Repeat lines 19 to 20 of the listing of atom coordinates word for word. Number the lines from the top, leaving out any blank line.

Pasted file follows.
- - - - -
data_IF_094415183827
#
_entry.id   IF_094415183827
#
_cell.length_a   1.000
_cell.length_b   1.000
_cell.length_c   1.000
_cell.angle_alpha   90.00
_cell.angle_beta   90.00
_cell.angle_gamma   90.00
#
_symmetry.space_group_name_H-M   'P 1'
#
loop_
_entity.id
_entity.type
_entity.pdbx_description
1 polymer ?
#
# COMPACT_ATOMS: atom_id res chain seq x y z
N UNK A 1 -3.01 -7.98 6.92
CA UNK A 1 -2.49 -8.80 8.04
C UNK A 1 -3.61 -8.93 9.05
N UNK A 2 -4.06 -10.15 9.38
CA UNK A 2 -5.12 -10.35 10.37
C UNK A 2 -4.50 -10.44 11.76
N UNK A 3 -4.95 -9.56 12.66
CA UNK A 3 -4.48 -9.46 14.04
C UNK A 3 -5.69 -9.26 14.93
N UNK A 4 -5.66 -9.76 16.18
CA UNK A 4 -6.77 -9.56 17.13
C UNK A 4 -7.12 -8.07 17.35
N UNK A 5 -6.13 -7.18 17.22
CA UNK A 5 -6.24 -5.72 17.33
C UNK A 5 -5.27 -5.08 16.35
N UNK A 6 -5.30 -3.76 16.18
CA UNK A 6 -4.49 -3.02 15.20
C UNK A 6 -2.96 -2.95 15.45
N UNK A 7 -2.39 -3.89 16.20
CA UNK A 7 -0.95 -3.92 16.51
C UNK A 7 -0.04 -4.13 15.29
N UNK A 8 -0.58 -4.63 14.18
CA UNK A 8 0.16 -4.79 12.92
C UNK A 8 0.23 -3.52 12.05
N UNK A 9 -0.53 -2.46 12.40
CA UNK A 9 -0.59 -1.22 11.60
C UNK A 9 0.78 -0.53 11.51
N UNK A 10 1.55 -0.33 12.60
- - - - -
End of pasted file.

#
# COMPACT_ATOMS: atom_id res chain seq x y z